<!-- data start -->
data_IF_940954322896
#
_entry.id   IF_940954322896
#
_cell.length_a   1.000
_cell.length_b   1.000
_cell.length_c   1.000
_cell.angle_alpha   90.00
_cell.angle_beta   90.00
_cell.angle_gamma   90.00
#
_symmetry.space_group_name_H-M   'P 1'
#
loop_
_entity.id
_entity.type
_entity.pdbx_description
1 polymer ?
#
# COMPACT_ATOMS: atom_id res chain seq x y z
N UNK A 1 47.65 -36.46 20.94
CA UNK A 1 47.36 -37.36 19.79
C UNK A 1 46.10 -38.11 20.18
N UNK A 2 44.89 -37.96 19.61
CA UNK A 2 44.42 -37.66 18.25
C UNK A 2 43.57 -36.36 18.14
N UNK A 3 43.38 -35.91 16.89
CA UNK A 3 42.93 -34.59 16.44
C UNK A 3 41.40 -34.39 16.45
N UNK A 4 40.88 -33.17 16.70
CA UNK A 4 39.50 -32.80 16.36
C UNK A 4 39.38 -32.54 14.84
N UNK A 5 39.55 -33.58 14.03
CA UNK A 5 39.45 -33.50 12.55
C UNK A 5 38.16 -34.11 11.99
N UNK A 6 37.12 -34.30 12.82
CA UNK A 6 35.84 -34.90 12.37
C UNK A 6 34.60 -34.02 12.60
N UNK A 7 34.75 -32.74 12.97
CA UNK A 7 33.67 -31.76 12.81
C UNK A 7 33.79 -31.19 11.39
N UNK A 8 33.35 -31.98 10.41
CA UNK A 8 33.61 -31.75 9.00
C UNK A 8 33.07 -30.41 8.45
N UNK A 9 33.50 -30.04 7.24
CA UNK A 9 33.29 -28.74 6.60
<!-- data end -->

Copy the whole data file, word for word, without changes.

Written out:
data_IF_940954322896
#
_entry.id   IF_940954322896
#
_cell.length_a   1.000
_cell.length_b   1.000
_cell.length_c   1.000
_cell.angle_alpha   90.00
_cell.angle_beta   90.00
_cell.angle_gamma   90.00
#
_symmetry.space_group_name_H-M   'P 1'
#
loop_
_entity.id
_entity.type
_entity.pdbx_description
1 polymer ?
#
# COMPACT_ATOMS: atom_id res chain seq x y z
N UNK A 1 47.65 -36.46 20.94
CA UNK A 1 47.36 -37.36 19.79
C UNK A 1 46.10 -38.11 20.18
N UNK A 2 44.89 -37.96 19.61
CA UNK A 2 44.42 -37.66 18.25
C UNK A 2 43.57 -36.36 18.14
N UNK A 3 43.38 -35.91 16.89
CA UNK A 3 42.93 -34.59 16.44
C UNK A 3 41.40 -34.39 16.45
N UNK A 4 40.88 -33.17 16.70
CA UNK A 4 39.50 -32.80 16.36
C UNK A 4 39.38 -32.54 14.84
N UNK A 5 39.55 -33.58 14.03
CA UNK A 5 39.45 -33.50 12.55
C UNK A 5 38.16 -34.11 11.99
N UNK A 6 37.12 -34.30 12.82
CA UNK A 6 35.84 -34.90 12.37
C UNK A 6 34.60 -34.02 12.60
N UNK A 7 34.75 -32.74 12.97
CA UNK A 7 33.67 -31.76 12.81
C UNK A 7 33.79 -31.19 11.39
N UNK A 8 33.35 -31.98 10.41
CA UNK A 8 33.61 -31.75 9.00
C UNK A 8 33.07 -30.41 8.45
N UNK A 9 33.50 -30.04 7.24
CA UNK A 9 33.29 -28.74 6.60